Nanoscale topological defects, such as vortices and skyrmions in ferroic systems, have been intensively investigated due to their intriguing properties and behaviors. In addition to harnessing and tuning their functionalities, spatial manipulation and control of topological defects as functional elements are important for future nanotechnologies. Here, we report a linear alignment behavior of single-chiral vortices observed in thin transmission electron microscopy samples of multiferroic hexagonal manganites during an in situ heating experiment. In order to avoid chemical degradation during high-temperature heating in vacuum, we have utilized a rapid heating and quenching by in situ electric arcing. Using atomic resolution electron microscopy and phase-field simulation, we found that vortices and antivortices formed near the phase transition temperature are pulled out in the opposite directions by mechanical strain to leave single-chiral vortices linearly aligned along an isothermal line formed during quenching. Our study provides important insight into spatial manipulation of the topological defects in oxide multiferroics by investigating far-equilibrium dynamics of symmetry-breaking continuous phase transitions.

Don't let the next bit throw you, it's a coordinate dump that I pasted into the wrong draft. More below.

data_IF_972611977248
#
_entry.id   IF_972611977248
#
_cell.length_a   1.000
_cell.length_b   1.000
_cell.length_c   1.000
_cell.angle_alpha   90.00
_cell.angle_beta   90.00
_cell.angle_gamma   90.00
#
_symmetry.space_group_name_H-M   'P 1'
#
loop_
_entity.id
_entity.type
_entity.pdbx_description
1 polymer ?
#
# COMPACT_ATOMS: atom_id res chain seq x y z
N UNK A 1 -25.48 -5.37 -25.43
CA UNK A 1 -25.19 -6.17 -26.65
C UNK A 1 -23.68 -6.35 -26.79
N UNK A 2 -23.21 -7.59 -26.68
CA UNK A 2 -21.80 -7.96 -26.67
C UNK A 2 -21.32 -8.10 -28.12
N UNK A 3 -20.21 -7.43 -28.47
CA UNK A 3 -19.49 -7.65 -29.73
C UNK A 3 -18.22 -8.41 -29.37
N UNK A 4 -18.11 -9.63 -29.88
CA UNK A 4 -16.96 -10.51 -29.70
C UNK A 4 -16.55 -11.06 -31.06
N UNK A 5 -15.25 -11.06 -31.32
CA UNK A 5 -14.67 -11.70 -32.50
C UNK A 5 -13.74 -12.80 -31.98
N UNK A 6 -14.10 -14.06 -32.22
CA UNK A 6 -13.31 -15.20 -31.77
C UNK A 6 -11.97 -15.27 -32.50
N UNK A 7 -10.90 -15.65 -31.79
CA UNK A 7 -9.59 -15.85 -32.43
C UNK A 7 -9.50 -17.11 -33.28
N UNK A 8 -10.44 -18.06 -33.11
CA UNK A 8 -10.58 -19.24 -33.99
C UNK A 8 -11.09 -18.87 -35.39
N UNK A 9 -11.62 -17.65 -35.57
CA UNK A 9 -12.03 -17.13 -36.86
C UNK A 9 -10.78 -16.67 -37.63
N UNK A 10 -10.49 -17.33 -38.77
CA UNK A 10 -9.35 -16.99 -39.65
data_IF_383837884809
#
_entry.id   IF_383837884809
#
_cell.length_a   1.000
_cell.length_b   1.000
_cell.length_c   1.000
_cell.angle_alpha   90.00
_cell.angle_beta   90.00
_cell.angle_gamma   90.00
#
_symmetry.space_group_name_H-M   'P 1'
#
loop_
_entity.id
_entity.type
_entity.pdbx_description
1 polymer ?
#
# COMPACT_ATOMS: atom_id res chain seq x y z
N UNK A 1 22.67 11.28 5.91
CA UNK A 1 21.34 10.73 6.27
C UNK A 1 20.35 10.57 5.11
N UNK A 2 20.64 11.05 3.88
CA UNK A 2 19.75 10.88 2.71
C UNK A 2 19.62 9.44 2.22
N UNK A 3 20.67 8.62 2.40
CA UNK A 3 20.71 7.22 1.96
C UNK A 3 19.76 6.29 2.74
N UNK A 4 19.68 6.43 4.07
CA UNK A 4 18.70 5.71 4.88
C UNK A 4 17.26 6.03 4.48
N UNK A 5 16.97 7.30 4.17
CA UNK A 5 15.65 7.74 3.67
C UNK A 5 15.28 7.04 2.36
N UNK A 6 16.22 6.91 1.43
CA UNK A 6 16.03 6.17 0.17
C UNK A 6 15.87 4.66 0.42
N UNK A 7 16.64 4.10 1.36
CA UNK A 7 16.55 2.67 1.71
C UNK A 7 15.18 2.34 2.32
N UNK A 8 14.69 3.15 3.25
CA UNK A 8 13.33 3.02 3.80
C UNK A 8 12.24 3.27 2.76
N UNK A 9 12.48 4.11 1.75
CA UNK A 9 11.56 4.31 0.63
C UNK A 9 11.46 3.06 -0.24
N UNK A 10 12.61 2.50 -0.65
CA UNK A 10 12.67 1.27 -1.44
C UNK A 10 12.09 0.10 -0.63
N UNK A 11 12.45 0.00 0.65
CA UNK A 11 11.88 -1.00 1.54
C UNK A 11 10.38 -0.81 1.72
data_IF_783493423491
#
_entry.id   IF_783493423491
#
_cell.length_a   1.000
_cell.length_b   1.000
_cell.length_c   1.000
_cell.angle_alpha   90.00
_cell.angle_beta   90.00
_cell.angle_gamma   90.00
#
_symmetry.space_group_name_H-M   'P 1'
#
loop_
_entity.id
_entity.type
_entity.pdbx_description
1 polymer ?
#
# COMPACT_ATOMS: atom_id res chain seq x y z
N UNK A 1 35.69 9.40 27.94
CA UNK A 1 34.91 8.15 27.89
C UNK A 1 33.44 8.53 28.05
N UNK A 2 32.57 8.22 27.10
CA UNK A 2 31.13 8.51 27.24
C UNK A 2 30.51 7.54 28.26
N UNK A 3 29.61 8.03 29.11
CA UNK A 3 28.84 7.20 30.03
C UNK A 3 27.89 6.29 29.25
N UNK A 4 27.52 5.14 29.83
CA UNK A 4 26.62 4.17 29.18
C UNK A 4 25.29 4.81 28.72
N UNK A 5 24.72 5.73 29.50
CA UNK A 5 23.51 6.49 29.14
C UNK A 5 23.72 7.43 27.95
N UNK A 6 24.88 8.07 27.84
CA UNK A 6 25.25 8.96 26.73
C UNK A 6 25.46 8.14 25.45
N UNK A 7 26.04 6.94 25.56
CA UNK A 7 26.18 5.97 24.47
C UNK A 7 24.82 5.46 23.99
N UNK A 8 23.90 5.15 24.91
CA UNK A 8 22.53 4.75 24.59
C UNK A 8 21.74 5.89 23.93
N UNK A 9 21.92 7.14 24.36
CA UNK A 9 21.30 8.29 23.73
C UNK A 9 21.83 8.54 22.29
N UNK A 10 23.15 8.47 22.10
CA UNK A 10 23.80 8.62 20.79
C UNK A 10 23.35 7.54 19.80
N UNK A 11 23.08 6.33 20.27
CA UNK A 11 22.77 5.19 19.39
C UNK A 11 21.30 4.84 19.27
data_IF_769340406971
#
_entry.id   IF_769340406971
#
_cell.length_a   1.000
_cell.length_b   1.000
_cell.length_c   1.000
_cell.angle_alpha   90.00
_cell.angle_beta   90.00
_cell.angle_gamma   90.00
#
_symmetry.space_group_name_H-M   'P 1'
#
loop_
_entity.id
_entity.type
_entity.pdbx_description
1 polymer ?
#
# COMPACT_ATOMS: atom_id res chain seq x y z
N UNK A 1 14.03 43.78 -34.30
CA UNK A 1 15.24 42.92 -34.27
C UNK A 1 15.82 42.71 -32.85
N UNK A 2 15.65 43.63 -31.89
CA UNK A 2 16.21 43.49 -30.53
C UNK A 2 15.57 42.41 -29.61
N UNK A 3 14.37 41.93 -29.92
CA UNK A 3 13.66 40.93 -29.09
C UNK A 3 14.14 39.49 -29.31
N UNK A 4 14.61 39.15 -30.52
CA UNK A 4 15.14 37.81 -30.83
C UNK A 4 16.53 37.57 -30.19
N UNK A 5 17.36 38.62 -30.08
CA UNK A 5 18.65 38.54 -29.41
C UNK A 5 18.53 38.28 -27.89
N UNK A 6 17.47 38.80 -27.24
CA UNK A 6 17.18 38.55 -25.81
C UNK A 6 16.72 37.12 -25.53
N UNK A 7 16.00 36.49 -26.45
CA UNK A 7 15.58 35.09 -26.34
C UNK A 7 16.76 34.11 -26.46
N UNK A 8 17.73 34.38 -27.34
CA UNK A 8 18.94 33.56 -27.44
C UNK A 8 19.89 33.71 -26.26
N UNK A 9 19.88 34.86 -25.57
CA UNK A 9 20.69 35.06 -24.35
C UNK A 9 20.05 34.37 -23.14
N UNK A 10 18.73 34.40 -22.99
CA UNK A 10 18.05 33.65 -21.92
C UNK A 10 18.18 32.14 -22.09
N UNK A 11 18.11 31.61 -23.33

|Original language||English (US)|
|Journal||Physical Review Materials|
|State||Published - Jun 26 2018|
All Science Journal Classification (ASJC) codes
- Materials Science(all)
- Physics and Astronomy (miscellaneous)